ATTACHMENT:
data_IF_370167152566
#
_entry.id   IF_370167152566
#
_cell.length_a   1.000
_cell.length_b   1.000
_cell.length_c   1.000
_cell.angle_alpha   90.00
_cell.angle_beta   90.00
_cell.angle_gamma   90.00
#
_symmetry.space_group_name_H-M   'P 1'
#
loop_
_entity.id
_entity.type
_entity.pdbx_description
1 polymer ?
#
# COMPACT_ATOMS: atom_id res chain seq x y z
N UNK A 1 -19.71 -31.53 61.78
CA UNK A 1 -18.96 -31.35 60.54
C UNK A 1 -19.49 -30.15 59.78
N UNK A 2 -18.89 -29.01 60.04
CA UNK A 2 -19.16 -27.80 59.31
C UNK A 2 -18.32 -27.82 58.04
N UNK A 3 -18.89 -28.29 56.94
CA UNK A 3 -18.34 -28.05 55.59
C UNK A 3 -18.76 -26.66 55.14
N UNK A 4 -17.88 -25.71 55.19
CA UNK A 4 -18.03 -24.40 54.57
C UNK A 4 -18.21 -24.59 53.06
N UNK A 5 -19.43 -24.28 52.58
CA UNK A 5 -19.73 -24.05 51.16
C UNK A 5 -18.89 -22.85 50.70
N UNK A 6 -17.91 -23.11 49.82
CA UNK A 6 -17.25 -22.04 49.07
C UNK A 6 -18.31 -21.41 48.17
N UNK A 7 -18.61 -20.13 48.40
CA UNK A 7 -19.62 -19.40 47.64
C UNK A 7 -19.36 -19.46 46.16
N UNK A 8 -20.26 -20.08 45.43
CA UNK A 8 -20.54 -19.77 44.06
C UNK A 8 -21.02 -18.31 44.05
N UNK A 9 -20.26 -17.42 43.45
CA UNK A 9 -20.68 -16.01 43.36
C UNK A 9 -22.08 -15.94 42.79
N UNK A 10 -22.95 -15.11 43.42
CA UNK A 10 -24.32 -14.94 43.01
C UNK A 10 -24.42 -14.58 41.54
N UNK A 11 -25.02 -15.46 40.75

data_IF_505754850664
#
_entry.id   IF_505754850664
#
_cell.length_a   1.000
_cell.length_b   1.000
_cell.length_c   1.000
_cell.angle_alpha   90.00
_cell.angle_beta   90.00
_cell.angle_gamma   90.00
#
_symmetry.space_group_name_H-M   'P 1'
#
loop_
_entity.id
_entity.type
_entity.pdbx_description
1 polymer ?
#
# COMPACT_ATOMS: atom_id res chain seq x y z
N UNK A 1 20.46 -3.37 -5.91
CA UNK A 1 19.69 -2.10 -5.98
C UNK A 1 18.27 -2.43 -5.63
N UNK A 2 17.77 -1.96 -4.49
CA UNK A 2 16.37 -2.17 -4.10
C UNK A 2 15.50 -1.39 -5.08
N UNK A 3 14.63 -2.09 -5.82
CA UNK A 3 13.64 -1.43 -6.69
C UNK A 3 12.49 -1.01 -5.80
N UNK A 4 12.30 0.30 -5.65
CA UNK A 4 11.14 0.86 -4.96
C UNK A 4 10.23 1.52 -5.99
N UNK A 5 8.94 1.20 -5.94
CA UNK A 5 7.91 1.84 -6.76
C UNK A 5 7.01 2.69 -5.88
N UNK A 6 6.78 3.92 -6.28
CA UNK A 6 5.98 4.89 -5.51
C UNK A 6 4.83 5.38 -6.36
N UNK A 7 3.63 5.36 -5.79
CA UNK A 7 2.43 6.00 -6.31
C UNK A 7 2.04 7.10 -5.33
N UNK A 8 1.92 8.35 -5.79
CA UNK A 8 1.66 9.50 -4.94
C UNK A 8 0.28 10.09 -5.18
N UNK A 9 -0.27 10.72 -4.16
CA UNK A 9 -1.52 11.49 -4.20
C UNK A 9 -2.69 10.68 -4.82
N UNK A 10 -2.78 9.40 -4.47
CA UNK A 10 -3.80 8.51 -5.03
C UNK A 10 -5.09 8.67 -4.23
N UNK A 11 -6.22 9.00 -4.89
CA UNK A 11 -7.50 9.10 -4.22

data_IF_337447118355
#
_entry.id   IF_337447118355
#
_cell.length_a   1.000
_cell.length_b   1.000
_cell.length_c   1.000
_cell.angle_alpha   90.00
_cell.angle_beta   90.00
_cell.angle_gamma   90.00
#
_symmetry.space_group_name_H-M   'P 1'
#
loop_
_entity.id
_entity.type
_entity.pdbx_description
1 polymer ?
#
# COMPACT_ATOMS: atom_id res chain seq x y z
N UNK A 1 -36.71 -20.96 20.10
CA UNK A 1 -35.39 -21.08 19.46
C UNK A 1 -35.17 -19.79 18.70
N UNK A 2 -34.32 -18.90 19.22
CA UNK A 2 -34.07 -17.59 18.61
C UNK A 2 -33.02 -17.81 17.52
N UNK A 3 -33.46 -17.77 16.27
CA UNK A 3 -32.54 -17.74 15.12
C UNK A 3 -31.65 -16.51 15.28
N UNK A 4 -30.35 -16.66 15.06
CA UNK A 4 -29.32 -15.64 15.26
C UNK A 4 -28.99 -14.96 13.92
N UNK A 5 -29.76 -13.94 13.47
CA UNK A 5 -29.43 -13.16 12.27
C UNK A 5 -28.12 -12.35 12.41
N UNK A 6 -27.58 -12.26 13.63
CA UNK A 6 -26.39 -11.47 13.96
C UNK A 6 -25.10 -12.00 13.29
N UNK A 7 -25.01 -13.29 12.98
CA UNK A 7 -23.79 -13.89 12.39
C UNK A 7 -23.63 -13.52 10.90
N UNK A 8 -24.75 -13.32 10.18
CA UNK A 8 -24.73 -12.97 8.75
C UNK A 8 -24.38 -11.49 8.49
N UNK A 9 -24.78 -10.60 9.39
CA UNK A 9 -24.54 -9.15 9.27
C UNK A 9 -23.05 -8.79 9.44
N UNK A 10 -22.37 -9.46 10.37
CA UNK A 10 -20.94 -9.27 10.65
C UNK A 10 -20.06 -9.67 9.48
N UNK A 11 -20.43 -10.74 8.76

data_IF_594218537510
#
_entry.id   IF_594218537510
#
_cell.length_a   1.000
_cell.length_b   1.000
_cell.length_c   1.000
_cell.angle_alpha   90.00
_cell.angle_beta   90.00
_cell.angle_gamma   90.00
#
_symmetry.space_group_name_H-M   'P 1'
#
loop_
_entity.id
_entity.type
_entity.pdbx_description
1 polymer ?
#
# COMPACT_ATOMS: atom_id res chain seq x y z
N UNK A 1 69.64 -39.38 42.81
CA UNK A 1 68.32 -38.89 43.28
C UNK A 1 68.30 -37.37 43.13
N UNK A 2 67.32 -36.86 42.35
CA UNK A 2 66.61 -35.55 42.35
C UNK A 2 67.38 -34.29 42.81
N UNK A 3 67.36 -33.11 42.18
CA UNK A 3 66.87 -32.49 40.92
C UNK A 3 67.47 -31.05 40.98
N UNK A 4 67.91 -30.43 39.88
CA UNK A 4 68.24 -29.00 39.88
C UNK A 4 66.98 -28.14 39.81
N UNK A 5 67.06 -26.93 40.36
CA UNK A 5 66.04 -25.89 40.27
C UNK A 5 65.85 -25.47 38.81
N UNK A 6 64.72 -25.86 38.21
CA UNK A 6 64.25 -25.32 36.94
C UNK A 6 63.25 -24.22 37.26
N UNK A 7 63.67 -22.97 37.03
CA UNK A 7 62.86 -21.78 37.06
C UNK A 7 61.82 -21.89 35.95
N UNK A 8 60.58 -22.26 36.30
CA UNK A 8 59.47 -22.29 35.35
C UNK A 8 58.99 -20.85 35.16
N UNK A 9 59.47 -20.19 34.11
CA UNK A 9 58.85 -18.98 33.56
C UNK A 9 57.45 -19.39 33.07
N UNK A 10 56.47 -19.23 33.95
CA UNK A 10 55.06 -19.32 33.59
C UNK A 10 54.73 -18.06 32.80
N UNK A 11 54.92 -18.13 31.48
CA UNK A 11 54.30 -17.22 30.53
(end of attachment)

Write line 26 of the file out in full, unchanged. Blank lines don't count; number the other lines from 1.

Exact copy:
C UNK A 2 -18.32 -27.82 58.04